A family-friendly cruise on Norwegian Escape

Norwegian Escape Aqua Park

There’s no shortage of facilities for families on Norwegian’s newest ship.

A younger crowd will flock to Norwegian Escape this winter to experience this new premium vessel, especially if theline can successfully capitalise on Pitbull’s association as the ship’s Godfather.

The ship may be short on ground-breaking gimmicks but instead there is a real emphasis on maximising the Freestyle component of a Norwegian cruise.

The spacious Aqua Park will magnetically draw families looking to cool down as the Caribbean temperatures soar. Four colourful water slides were irresistible to a surprising number of people during a cold October day in Southampton. Tandem drop-floor Free Fall slides tempt adrenaline seekers and encourage friendly family rivalry. Inner tubes are required for the technicolour Aqua
Racer slide while for the younger riders – and those terrified of the headline rides – a more genteel family-friendly open-flume slide is also available.

Beyond the slides two swimming pools and colourful children’s water splash park where young guests can climb a two-storey structure, splash around and slide down while making new friends.

Aqua ParkBehind the blue funnel there’s the the unmistakable clanking of metal safety harnesses against the three-storey steel  structure of the Ropes Course steel structure is interspersed with shrieks as riders zip-wire high above Jimmy Buffett’s Margaritaville. The red and grey colour choice for the framework is more reminiscent of a building site than a theme park, and the crazy golf course beneath is designed to look like the game is being played on New York rooftops.

In Southampton, the expansive ropes course was constantly teeming with daredevils tip-toeing across beams, gingerly crossing rope bridges, zip-wiring, and courageously walking along the planks that jut out over the side of the ship.

A tremendous quantity of safety harnesses were available, indicative of the sheer volume of people that can use the course at the same time. Nobody likes queuing, especially children, and both the water park and the sports complex have been designed with the Freestyle spirit in mind to allow as many people as possible to enjoy the activities when they want to. In fact Norwegian boasts its water slides can operate at a capacity of 1,000 riders an hour which sounds impressive but works out as an ambitious one rider every four seconds. While the actual figure Nurserymay differ, these slides should still accommodate a significant number of riders throughout the day.

Parents with young children will be pleased to see the introduction of Guppies, a nursery club for infants and toddlers between the age of six months and three years of age. Daily themed events are held in a compact but colourful nautical-themed room. Uneasy parents receive a ‘Handy Phone’ to be easily contactable in an emergency. This care is not included in the cruise fare, unlike the main clubs, and so comes at a premium of $ 10 (£6.50) per hour for the first child and $8 (£5.20) for each sibling thereafter. A surcharge of $2 (£1.30) per hour is added for late night care after 11pm ; and beware of collecting your child late- that extra drink at The 5 O’Clock Somewhere Bar will cost you $ I (65 pence) per minute in “fines” after the first 10 minutes.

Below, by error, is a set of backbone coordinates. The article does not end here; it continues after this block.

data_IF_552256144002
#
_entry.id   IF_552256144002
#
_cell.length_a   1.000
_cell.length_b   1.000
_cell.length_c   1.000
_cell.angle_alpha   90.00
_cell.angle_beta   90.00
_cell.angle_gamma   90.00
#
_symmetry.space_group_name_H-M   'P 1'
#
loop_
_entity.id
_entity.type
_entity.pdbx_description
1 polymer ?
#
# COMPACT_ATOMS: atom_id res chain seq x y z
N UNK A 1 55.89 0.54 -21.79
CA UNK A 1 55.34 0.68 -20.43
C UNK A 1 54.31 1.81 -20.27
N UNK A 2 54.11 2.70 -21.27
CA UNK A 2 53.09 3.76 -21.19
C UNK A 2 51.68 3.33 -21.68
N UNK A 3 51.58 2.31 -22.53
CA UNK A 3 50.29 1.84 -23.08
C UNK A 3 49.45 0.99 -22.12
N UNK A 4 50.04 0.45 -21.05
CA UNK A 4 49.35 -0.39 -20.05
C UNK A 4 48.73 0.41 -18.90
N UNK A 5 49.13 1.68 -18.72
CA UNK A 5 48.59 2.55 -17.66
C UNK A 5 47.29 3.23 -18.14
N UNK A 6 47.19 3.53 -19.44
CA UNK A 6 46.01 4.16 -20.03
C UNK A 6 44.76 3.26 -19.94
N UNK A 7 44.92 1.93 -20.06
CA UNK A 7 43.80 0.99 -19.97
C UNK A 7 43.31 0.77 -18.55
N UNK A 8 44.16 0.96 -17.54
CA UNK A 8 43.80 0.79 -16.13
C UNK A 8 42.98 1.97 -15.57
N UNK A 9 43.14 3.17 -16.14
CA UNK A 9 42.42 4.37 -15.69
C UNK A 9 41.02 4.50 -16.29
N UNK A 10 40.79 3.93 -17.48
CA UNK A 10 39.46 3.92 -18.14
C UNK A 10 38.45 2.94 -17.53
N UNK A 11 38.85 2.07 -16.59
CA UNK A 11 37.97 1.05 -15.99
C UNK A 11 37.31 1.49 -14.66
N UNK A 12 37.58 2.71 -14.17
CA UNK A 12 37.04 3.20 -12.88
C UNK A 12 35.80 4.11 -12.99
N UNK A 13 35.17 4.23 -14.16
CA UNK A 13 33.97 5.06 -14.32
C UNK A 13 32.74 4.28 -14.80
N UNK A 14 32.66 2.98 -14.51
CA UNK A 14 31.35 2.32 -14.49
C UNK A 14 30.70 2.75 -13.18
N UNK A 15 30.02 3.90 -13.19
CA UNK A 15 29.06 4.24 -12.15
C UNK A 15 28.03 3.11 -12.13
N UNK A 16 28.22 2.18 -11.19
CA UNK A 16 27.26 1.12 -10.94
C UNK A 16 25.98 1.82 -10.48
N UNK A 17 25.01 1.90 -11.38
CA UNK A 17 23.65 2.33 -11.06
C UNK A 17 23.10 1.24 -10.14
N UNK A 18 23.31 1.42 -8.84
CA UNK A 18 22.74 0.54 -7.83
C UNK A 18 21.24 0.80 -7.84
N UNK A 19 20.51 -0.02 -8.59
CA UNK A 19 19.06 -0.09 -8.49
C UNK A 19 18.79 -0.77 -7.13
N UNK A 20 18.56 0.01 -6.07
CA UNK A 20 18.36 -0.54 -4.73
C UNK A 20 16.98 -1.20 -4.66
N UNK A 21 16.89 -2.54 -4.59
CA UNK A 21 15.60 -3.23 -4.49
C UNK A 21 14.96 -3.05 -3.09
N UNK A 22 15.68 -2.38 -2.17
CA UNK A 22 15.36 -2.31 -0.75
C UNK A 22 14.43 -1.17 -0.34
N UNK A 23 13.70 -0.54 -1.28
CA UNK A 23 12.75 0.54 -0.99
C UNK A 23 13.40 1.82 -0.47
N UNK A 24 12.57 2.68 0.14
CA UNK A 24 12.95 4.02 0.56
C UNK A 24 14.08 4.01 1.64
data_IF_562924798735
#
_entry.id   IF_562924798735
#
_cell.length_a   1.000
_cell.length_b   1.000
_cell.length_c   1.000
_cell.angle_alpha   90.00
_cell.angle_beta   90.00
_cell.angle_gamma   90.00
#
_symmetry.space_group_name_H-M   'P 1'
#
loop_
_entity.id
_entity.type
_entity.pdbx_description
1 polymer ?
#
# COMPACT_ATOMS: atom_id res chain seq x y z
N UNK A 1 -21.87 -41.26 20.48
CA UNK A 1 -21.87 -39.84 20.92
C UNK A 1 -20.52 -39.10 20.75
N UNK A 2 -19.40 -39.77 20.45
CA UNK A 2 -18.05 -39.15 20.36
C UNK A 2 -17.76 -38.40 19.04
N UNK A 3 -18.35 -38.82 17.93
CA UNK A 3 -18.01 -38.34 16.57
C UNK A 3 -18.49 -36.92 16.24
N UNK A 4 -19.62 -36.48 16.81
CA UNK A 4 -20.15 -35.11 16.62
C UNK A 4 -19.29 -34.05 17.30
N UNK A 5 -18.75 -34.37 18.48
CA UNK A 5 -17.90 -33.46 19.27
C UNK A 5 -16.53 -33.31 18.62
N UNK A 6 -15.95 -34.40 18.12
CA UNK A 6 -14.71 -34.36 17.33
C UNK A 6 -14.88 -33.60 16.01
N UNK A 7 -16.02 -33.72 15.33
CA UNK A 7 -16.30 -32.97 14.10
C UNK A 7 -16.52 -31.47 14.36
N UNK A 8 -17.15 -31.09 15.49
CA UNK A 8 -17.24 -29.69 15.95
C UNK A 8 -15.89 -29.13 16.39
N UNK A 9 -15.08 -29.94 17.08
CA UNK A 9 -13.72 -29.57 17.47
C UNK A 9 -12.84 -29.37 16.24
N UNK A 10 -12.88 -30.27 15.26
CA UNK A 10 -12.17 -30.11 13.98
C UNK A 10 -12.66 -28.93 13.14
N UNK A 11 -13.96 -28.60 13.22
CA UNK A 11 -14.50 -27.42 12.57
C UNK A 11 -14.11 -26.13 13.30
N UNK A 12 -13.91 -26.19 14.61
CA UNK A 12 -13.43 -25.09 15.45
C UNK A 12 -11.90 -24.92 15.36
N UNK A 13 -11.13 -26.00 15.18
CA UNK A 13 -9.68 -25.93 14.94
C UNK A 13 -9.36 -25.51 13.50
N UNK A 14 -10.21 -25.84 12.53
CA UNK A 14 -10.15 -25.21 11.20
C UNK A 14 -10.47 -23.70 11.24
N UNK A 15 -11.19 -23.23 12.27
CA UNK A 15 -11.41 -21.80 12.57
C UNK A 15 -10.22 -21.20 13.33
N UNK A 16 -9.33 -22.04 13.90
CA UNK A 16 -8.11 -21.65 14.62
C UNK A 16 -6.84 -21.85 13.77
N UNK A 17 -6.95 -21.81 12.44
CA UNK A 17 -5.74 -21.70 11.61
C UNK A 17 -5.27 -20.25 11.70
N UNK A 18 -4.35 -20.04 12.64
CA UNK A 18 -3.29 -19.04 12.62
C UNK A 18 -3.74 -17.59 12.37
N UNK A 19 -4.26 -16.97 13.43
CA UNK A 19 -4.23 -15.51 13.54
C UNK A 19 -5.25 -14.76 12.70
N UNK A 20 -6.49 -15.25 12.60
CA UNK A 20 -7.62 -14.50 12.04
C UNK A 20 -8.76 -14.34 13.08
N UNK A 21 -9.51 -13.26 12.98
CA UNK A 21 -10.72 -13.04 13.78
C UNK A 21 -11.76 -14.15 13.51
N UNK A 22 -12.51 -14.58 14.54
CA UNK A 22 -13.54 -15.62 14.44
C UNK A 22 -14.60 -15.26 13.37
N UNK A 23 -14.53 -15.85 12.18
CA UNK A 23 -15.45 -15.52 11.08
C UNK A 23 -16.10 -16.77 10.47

Splash Academy is for children aged between three to 12 years and the space allocated is incredibly generous. The versatile venue can be opened up and shared amongst all age groups or easily sectioned off to segregate the age groups – three to five, six to nine and I 0 to 12 years. The space is colourful with interactive art for curious minds decorating the walls. Staff-led activities keep the children occupied although the cinema room, complete with dozens of oversized beanbags, and the games console room will likely be the most popular of  spaces.

Aqua Park on a cruiseTeenagers have their own trendy, if a little grungy, space at Entourage. The black ceiling with exposed ducting and cabling may lend an industrial, urbanised feel but absorbs a lot of light from the floor to ceiling windows. The result is a dark room that feels relatively small but still manages to offer a dance floor, games consoles, comfortable sofas, and bar-style seating.

Freestyle dining can make meal times with children easier although pre-booking a table avoids having to wait in a queue. Families travelling on a tight budget will be happy to hear that the range of complimentary restaurants serve exceptional quality food while the speciality restaurants offer an enhanced dining experience for a fee. Norwegian Escape certainly sets a benchmark for the rest of the fleet and its investment in mass entertainment rather than gimmicks appears to have been a good choice.